The Apache Guardian is among the meanest platforms being employed primarily in the mechanised battlefield. The highly maneuverable Attack Helicopter (AH) comes with a deadly combination of missiles and guns to prove lethal for armour in the battlefield. The utilisation of these assets being an integral part of the land battle, the Army has long been trying to amalgamate these assets into its inventory. However, so far the IAF has been holding these platforms. The author gives a glimpse of the tussle that’s been played on the sides between the Army and the IAF, as he describes the machine and its capabilities.
Apache Attack Helicopters to Land in Army’s Inventory
The Army’s long pending demand for requirement of state of art American Apache Attack Helicopters for its Strike Corps is finally likely to see the light of day. In a major development the US has cleared and approved the direct commercial sale of six AH-64E Apache Helicopters including the support equipment in terms of engines, fire control radars, sensor suites, missiles, rockets, etc., for an estimated cost of $930 million – this also includes training and training equipment. The US Defence Security Cooperation Agency (DSCA) delivered the required certification notifying Congress of the impending sale on 12 June this year.
The process for acquisition of Apache’s for the Army was set into motion when the Defence Acquisition Council (DAC) chaired by the Defence Minister gave the approval for acquisition of six Apache Attack Helicopters (AH) in August, 2017, though earlier in May last year the DAC had cleared 11 Apaches. While six attack helicopters in a unit or an organization does not lend itself to their ideal tactical employment, a beginning has been made and the Army no doubt, will pursue its case for larger numbers, based on its operational requirements.
The Apache AH case for the army was processed as a ‘follow-on contract’ of the earlier deal inked for 22 Apaches for the Airforce – the induction of these 22 Apaches is likely to commence from 2019/20 onwards.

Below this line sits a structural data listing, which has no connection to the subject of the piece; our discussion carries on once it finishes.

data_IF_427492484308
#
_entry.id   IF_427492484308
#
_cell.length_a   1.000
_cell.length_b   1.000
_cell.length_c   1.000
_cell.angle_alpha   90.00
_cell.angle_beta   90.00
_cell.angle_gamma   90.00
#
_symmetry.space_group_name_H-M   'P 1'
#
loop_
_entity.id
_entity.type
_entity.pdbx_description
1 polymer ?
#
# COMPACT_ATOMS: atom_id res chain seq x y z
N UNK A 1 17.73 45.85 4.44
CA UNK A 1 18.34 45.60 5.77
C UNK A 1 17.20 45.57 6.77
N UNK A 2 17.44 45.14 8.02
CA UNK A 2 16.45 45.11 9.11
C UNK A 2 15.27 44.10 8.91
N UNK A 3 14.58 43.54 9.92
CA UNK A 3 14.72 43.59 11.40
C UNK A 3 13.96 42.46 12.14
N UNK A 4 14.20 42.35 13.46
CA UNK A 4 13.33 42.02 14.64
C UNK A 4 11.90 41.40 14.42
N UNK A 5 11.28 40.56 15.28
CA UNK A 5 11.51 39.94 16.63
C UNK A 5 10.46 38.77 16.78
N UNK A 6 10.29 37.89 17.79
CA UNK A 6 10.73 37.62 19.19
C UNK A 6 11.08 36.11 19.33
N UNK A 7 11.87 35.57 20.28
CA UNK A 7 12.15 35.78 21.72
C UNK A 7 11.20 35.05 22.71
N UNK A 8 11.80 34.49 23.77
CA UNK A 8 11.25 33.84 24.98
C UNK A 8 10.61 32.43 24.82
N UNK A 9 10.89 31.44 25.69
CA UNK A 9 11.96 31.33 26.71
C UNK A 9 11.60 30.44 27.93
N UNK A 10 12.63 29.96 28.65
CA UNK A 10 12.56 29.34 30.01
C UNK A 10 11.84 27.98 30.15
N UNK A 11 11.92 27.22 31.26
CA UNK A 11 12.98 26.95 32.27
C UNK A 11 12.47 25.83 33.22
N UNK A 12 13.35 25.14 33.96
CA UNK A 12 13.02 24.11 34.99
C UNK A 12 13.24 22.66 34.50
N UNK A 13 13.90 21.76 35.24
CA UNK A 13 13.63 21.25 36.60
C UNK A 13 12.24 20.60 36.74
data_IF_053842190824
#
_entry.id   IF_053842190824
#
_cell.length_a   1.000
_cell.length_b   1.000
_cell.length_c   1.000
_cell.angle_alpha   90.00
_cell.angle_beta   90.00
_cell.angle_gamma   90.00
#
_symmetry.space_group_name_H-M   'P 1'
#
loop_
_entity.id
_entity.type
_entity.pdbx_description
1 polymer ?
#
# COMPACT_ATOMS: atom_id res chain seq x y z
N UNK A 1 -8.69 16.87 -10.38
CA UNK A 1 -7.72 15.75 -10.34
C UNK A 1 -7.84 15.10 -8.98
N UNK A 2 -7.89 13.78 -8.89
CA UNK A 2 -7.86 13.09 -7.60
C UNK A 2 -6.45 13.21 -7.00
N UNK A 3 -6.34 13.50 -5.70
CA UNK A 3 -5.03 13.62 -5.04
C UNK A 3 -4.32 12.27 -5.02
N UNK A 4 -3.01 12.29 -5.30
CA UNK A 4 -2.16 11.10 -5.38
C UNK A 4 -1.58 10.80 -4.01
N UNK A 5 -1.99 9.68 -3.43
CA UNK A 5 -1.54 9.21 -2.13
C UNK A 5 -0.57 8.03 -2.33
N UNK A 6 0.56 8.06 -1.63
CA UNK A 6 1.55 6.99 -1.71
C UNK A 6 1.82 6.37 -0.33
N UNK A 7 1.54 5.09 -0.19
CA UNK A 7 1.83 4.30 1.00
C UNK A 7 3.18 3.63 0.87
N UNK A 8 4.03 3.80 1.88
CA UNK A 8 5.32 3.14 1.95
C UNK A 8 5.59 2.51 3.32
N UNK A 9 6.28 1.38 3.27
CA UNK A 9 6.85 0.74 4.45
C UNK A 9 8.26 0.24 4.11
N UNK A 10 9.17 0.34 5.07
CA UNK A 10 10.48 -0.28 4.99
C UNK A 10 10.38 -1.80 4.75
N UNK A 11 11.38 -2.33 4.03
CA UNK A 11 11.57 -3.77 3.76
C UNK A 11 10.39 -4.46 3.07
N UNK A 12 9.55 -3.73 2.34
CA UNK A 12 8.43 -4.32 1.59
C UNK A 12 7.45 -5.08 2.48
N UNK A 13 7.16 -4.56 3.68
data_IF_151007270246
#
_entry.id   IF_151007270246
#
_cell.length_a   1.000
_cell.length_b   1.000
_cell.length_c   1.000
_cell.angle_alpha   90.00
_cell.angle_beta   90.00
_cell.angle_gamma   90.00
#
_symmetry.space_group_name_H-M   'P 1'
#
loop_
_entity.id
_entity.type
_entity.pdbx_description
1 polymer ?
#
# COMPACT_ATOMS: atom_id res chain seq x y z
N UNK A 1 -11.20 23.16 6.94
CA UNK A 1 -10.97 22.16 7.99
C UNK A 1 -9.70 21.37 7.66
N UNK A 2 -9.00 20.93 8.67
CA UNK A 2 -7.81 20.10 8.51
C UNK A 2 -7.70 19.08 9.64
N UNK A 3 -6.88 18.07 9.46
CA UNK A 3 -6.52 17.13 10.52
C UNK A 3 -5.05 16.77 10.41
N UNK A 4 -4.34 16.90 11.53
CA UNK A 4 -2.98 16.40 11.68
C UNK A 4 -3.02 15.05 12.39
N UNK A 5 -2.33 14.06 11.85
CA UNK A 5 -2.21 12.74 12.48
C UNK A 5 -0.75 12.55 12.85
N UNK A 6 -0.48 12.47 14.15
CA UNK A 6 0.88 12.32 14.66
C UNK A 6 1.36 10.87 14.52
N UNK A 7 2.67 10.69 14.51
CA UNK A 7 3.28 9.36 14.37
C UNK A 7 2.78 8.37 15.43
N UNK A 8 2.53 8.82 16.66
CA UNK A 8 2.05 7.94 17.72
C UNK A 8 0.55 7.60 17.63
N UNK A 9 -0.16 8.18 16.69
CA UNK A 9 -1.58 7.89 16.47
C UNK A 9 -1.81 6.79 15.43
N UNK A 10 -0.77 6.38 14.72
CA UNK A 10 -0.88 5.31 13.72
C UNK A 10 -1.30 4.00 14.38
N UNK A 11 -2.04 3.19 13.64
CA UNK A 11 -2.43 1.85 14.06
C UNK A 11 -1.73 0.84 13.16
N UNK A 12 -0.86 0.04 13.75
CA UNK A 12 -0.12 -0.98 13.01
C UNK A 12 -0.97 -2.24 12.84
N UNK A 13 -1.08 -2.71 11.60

While the Army’s projected requirement as per its perspective plans is for 39 Apaches for its three Strike Corps in the plains (the same had been approved in principal by the previous UPA Government), in the present circumstances, going for the option of repeat order was the most viable. The Army is moving full speed ahead to ensure that the most technologically advanced and lethal attack helicopter in the world forms part of its inventory in the near future.
Army’s Case for Apache
12 October, 2012 is a red letter day in the history of Army and its aviation arm, for on this day the previous UPA Government after vacillating for decades, took the long awaited decision on the crucial issue of the ownership and operations of AH. The Government order stipulated that the entire AH fleet will be owned, operated and maintained by the Army.
Though late in coming, the decision was a welcome step as it was expected to have a major impact on war fighting in the Tactical Battle Area (TBA), based on the experience in various conflicts. This lethal weapon system as part of army’s inventory is expected to greatly enhance its capability, both in firepower and mobility, making it a battle winning factor in any future conflict.
As a consequence of this decision it was assumed by the Army that the 22 Apaches being procured from the US by the Air Force, were to be part of army aviation inventory. This assumption was based on the basic premise that the two units of Mi-25/Mi-35 AH held with the Air Force and being replaced with Apaches, were army assets and under operational control of the army. It therefore came as a complete surprise to the Army when the previous Government reneged on its earlier order and stated that the 22 Apaches being acquired would remain with the Air Force, due to the acquisition process having been already set into motion.
The Army’s suggestion and recommendation to the Government to share these assets on a 50:50 basis did not make any headway due to objections by Air Force. However, the then Government, keeping in mind the operational requirements of the army, gave an in principle approval for 39 Apaches for its Strike Corps. It is in this context that the current approval for the army to acquire Apache helicopters needs to be viewed.